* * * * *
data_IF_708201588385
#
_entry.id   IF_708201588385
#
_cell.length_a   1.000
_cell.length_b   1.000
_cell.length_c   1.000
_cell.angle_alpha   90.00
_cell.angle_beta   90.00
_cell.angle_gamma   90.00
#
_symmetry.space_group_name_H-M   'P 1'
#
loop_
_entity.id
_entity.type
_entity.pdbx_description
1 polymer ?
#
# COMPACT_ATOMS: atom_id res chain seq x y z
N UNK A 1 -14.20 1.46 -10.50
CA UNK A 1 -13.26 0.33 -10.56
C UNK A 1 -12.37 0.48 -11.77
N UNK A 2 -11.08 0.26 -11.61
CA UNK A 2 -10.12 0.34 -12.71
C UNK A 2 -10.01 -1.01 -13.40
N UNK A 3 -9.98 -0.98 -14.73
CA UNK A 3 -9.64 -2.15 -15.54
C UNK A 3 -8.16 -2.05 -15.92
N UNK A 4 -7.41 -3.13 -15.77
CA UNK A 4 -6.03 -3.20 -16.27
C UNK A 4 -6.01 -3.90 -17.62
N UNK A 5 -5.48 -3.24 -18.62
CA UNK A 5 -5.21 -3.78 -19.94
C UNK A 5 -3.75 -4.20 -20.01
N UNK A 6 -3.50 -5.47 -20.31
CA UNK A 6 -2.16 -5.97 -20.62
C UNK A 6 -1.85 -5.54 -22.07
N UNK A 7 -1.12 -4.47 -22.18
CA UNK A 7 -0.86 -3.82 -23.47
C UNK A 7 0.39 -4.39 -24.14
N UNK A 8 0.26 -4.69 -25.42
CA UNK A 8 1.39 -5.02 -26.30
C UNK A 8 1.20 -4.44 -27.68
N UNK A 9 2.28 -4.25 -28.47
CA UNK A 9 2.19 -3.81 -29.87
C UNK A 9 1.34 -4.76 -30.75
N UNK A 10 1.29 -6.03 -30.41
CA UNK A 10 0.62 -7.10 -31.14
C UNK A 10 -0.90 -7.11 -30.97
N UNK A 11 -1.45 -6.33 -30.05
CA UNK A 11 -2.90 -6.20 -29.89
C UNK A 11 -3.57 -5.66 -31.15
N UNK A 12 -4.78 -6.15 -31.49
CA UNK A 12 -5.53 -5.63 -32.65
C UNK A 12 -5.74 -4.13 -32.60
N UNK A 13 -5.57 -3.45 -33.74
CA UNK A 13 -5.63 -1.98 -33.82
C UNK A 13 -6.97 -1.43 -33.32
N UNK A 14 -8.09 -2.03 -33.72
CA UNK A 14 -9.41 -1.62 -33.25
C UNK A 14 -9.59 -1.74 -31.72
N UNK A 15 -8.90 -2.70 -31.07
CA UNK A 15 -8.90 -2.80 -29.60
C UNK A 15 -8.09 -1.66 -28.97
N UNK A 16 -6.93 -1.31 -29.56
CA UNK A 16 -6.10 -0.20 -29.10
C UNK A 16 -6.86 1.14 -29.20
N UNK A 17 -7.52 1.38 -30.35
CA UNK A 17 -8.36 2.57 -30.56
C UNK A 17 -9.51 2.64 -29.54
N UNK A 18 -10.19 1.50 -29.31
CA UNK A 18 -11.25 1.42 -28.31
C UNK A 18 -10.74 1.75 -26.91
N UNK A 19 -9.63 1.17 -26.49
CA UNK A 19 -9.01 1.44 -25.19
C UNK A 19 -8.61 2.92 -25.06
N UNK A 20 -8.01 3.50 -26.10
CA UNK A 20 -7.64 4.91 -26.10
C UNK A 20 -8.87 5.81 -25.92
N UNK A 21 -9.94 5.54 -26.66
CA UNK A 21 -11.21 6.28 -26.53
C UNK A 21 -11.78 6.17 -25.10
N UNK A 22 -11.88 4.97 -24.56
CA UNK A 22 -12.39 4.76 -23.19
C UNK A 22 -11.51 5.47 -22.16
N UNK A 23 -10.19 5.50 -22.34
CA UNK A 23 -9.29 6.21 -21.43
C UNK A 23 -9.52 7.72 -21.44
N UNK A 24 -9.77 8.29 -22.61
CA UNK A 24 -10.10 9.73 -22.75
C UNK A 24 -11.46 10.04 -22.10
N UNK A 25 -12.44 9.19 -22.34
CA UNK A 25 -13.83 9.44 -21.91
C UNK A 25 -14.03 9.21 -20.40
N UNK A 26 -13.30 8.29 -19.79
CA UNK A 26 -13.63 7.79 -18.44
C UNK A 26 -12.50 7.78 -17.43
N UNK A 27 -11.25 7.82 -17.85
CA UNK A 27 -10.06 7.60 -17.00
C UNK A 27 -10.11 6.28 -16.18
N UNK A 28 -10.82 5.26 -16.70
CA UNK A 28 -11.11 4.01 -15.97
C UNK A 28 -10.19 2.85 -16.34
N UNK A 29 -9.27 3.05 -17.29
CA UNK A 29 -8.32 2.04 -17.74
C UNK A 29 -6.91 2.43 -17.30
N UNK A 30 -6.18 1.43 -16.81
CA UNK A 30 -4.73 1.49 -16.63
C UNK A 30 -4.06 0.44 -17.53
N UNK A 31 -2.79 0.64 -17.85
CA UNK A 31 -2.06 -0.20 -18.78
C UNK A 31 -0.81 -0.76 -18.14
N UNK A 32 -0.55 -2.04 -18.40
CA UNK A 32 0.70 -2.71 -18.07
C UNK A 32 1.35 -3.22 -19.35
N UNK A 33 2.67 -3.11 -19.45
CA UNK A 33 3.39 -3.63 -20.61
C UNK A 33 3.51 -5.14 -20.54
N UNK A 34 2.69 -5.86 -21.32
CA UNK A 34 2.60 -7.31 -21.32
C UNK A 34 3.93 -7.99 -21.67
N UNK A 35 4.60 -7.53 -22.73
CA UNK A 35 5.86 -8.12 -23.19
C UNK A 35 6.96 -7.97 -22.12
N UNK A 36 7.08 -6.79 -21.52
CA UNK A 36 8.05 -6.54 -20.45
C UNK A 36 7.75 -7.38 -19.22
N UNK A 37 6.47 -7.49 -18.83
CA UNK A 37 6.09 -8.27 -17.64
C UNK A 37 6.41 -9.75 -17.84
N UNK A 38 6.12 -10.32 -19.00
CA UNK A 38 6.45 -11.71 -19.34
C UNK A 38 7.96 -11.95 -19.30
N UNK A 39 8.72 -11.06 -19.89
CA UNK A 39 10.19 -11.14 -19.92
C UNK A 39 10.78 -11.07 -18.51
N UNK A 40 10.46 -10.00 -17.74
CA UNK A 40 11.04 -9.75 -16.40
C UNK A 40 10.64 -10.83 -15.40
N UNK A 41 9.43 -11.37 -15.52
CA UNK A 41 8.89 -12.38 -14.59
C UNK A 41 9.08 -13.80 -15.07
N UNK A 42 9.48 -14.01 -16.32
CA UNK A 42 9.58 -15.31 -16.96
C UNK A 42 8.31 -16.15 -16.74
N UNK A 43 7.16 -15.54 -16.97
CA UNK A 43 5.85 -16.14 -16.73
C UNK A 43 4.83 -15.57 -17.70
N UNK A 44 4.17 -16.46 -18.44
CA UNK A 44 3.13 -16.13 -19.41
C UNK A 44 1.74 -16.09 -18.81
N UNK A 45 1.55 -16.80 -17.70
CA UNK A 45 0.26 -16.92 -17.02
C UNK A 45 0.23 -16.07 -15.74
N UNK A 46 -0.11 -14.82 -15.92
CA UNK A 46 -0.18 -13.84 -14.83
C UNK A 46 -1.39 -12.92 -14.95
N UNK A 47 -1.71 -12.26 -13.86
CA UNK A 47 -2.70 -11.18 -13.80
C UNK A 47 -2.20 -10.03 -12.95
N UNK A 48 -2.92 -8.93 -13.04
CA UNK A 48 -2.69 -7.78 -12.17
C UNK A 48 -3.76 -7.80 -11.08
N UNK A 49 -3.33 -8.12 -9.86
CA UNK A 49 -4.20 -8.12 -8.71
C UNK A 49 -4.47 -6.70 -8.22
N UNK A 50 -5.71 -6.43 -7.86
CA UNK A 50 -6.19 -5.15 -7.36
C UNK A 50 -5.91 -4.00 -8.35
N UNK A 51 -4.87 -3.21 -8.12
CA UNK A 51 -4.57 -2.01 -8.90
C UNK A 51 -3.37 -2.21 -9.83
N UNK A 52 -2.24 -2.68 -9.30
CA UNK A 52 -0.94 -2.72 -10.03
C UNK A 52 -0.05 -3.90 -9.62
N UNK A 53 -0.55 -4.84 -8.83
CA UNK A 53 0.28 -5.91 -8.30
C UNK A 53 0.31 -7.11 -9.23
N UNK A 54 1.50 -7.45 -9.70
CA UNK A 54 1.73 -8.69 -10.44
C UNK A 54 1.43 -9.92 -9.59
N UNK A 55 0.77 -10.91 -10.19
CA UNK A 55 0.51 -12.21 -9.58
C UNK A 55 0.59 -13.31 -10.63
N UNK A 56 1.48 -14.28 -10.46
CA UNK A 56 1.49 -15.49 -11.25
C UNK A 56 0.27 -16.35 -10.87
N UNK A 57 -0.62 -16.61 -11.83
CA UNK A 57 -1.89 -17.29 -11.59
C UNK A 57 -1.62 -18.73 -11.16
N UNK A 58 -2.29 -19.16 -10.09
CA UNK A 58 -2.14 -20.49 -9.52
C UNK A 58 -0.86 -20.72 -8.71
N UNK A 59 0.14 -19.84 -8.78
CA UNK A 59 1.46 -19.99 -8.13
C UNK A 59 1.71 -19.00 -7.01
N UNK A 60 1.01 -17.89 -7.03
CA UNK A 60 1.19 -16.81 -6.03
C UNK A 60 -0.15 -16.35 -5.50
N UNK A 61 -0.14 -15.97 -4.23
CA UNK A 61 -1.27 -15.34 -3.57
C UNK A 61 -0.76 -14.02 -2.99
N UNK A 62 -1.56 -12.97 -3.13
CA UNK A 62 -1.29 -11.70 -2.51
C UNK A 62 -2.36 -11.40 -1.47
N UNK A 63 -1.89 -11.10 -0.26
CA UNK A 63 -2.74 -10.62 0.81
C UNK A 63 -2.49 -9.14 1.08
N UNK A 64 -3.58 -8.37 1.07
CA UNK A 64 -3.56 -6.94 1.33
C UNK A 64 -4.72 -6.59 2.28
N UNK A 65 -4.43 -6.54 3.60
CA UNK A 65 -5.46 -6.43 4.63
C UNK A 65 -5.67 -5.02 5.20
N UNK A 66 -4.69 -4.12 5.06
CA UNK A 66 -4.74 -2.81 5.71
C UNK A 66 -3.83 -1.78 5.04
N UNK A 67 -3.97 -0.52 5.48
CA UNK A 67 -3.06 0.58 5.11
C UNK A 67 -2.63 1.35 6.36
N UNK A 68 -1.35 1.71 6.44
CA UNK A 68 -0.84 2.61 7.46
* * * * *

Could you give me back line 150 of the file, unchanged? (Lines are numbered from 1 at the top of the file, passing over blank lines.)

N UNK A 44 4.17 -16.46 -18.44